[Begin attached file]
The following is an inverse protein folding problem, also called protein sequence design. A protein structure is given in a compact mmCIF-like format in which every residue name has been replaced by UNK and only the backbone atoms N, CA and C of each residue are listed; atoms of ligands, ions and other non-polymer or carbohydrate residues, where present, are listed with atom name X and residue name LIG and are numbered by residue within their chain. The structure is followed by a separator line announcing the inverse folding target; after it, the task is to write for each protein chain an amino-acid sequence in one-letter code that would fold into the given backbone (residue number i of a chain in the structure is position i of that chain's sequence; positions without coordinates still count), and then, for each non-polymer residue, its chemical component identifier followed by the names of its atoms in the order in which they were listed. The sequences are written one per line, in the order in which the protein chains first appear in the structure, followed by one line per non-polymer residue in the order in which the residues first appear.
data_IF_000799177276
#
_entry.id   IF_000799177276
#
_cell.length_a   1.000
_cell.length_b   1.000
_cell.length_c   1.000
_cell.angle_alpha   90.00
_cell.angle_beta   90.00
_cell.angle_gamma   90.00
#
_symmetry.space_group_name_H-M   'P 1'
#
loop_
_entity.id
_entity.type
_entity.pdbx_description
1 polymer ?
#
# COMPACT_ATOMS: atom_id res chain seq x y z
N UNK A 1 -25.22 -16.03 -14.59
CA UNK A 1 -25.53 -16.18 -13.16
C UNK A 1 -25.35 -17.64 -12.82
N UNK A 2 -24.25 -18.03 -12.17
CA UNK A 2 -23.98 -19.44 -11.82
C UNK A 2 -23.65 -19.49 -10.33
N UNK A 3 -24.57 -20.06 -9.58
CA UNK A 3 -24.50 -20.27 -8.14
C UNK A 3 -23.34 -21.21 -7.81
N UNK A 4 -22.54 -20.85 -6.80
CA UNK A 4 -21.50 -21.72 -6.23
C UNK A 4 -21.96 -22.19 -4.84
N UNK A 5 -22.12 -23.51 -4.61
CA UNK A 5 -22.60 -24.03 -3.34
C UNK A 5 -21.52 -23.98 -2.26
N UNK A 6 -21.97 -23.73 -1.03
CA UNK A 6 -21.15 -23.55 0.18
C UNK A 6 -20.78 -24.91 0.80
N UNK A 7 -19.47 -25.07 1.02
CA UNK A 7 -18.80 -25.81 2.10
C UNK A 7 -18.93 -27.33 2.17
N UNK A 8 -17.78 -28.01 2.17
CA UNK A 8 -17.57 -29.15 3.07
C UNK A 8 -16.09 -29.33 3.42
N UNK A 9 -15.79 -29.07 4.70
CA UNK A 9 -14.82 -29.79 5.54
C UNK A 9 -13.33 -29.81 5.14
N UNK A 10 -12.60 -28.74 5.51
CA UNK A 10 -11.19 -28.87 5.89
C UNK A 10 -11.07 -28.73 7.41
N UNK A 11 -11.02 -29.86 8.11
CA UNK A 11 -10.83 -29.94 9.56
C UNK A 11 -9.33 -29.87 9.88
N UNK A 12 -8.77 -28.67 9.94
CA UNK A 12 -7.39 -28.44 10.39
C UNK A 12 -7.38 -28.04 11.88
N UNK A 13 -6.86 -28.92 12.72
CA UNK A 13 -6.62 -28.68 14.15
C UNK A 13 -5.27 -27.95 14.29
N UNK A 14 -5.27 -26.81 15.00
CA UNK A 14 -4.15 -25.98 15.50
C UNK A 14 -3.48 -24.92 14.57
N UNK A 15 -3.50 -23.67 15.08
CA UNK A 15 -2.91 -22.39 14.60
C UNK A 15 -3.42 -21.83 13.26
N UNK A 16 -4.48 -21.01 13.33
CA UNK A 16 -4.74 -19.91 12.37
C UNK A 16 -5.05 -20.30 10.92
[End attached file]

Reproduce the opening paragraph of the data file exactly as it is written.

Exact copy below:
The following is an inverse protein folding problem, also called protein sequence design. A protein structure is given in a compact mmCIF-like format in which every residue name has been replaced by UNK and only the backbone atoms N, CA and C of each residue are listed; atoms of ligands, ions and other non-polymer or carbohydrate residues, where present, are listed with atom name X and residue name LIG and are numbered by residue within their chain. The structure is followed by a separator line announcing the inverse folding target; after it, the task is to write for each protein chain an amino-acid sequence in one-letter code that would fold into the given backbone (residue number i of a chain in the structure is position i of that chain's sequence; positions without coordinates still count), and then, for each non-polymer residue, its chemical component identifier followed by the names of its atoms in the order in which they were listed. The sequences are written one per line, in the order in which the protein chains first appear in the structure, followed by one line per non-polymer residue in the order in which the residues first appear.